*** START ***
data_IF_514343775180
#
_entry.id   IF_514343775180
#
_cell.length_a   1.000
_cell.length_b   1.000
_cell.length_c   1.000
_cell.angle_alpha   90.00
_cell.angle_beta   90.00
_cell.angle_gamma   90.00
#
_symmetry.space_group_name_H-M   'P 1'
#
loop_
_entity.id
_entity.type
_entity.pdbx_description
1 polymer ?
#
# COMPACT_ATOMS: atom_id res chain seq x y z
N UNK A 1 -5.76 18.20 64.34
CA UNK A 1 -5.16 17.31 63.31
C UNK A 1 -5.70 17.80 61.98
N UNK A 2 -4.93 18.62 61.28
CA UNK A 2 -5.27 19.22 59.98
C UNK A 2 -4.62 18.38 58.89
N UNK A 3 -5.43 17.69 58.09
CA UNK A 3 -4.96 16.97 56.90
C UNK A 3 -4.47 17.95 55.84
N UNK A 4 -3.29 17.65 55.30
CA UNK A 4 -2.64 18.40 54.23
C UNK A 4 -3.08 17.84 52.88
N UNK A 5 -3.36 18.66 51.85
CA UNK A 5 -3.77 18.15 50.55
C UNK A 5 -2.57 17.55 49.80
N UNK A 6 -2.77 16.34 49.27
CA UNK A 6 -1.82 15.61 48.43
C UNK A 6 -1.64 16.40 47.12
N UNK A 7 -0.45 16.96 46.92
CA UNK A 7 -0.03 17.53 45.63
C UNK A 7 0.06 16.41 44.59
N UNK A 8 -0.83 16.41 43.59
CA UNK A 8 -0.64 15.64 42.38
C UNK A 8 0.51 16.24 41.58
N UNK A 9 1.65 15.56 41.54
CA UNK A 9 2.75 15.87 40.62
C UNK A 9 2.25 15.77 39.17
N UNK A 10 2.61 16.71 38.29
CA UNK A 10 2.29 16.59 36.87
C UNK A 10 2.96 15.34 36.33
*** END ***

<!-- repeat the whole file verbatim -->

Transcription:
data_IF_514343775180
#
_entry.id   IF_514343775180
#
_cell.length_a   1.000
_cell.length_b   1.000
_cell.length_c   1.000
_cell.angle_alpha   90.00
_cell.angle_beta   90.00
_cell.angle_gamma   90.00
#
_symmetry.space_group_name_H-M   'P 1'
#
loop_
_entity.id
_entity.type
_entity.pdbx_description
1 polymer ?
#
# COMPACT_ATOMS: atom_id res chain seq x y z
N UNK A 1 -5.76 18.20 64.34
CA UNK A 1 -5.16 17.31 63.31
C UNK A 1 -5.70 17.80 61.98
N UNK A 2 -4.93 18.62 61.28
CA UNK A 2 -5.27 19.22 59.98
C UNK A 2 -4.62 18.38 58.89
N UNK A 3 -5.43 17.69 58.09
CA UNK A 3 -4.96 16.97 56.90
C UNK A 3 -4.47 17.95 55.84
N UNK A 4 -3.29 17.65 55.30
CA UNK A 4 -2.64 18.40 54.23
C UNK A 4 -3.08 17.84 52.88
N UNK A 5 -3.36 18.66 51.85
CA UNK A 5 -3.77 18.15 50.55
C UNK A 5 -2.57 17.55 49.80
N UNK A 6 -2.77 16.34 49.27
CA UNK A 6 -1.82 15.61 48.43
C UNK A 6 -1.64 16.40 47.12
N UNK A 7 -0.45 16.96 46.92
CA UNK A 7 -0.03 17.53 45.63
C UNK A 7 0.06 16.41 44.59
N UNK A 8 -0.83 16.41 43.59
CA UNK A 8 -0.64 15.64 42.38
C UNK A 8 0.51 16.24 41.58
N UNK A 9 1.65 15.56 41.54
CA UNK A 9 2.75 15.87 40.62
C UNK A 9 2.25 15.77 39.17
N UNK A 10 2.61 16.71 38.29
CA UNK A 10 2.29 16.59 36.87
C UNK A 10 2.96 15.34 36.33